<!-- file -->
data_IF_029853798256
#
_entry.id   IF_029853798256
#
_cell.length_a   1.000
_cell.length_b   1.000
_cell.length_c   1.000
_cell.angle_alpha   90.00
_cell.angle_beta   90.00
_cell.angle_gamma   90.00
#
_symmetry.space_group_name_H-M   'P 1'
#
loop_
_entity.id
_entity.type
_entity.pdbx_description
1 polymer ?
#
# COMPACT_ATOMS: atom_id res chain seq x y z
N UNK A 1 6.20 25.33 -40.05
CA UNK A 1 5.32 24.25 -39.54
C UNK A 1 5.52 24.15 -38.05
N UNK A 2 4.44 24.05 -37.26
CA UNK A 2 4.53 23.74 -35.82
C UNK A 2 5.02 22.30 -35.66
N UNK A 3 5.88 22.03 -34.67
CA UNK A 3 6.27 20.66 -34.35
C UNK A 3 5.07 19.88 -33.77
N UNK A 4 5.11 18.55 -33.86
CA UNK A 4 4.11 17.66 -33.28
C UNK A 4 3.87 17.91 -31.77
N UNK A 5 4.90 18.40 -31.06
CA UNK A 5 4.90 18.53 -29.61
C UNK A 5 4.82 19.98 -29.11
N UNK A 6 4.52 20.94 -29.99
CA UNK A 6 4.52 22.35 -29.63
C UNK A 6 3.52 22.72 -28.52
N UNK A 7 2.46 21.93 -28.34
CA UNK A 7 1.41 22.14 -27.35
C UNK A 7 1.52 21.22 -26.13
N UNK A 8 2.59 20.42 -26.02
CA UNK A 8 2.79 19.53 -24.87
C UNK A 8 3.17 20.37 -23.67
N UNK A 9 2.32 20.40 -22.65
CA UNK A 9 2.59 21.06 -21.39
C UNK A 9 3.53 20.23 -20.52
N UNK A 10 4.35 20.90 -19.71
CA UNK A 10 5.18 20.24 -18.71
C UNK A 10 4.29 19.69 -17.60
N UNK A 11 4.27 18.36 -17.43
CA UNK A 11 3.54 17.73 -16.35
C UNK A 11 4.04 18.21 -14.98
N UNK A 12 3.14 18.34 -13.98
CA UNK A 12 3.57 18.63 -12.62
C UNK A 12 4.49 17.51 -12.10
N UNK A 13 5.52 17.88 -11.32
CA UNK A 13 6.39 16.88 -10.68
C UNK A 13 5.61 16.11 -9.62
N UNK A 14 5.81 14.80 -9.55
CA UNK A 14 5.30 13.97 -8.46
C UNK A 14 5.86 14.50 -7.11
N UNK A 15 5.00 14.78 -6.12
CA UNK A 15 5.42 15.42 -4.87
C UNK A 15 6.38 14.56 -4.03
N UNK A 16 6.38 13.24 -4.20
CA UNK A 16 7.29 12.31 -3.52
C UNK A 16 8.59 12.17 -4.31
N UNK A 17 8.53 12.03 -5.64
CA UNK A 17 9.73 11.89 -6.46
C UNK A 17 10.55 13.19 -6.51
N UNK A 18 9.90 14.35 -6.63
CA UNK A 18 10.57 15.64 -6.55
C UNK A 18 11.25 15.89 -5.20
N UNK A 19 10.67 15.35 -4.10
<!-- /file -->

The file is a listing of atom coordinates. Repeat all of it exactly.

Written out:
data_IF_029853798256
#
_entry.id   IF_029853798256
#
_cell.length_a   1.000
_cell.length_b   1.000
_cell.length_c   1.000
_cell.angle_alpha   90.00
_cell.angle_beta   90.00
_cell.angle_gamma   90.00
#
_symmetry.space_group_name_H-M   'P 1'
#
loop_
_entity.id
_entity.type
_entity.pdbx_description
1 polymer ?
#
# COMPACT_ATOMS: atom_id res chain seq x y z
N UNK A 1 6.20 25.33 -40.05
CA UNK A 1 5.32 24.25 -39.54
C UNK A 1 5.52 24.15 -38.05
N UNK A 2 4.44 24.05 -37.26
CA UNK A 2 4.53 23.74 -35.82
C UNK A 2 5.02 22.30 -35.66
N UNK A 3 5.88 22.03 -34.67
CA UNK A 3 6.27 20.66 -34.35
C UNK A 3 5.07 19.88 -33.77
N UNK A 4 5.11 18.55 -33.86
CA UNK A 4 4.11 17.66 -33.28
C UNK A 4 3.87 17.91 -31.77
N UNK A 5 4.90 18.40 -31.06
CA UNK A 5 4.90 18.53 -29.61
C UNK A 5 4.82 19.98 -29.11
N UNK A 6 4.52 20.94 -29.99
CA UNK A 6 4.52 22.35 -29.63
C UNK A 6 3.52 22.72 -28.52
N UNK A 7 2.46 21.93 -28.34
CA UNK A 7 1.41 22.14 -27.35
C UNK A 7 1.52 21.22 -26.13
N UNK A 8 2.59 20.42 -26.02
CA UNK A 8 2.79 19.53 -24.87
C UNK A 8 3.17 20.37 -23.67
N UNK A 9 2.32 20.40 -22.65
CA UNK A 9 2.59 21.06 -21.39
C UNK A 9 3.53 20.23 -20.52
N UNK A 10 4.35 20.90 -19.71
CA UNK A 10 5.18 20.24 -18.71
C UNK A 10 4.29 19.69 -17.60
N UNK A 11 4.27 18.36 -17.43
CA UNK A 11 3.54 17.73 -16.35
C UNK A 11 4.04 18.21 -14.98
N UNK A 12 3.14 18.34 -13.98
CA UNK A 12 3.57 18.63 -12.62
C UNK A 12 4.49 17.51 -12.10
N UNK A 13 5.52 17.88 -11.32
CA UNK A 13 6.39 16.88 -10.68
C UNK A 13 5.61 16.11 -9.62
N UNK A 14 5.81 14.80 -9.55
CA UNK A 14 5.30 13.97 -8.46
C UNK A 14 5.86 14.50 -7.11
N UNK A 15 5.00 14.78 -6.12
CA UNK A 15 5.42 15.42 -4.87
C UNK A 15 6.38 14.56 -4.03
N UNK A 16 6.38 13.24 -4.20
CA UNK A 16 7.29 12.31 -3.52
C UNK A 16 8.59 12.17 -4.31
N UNK A 17 8.53 12.03 -5.64
CA UNK A 17 9.73 11.89 -6.46
C UNK A 17 10.55 13.19 -6.51
N UNK A 18 9.90 14.35 -6.63
CA UNK A 18 10.57 15.64 -6.55
C UNK A 18 11.25 15.89 -5.20
N UNK A 19 10.67 15.35 -4.10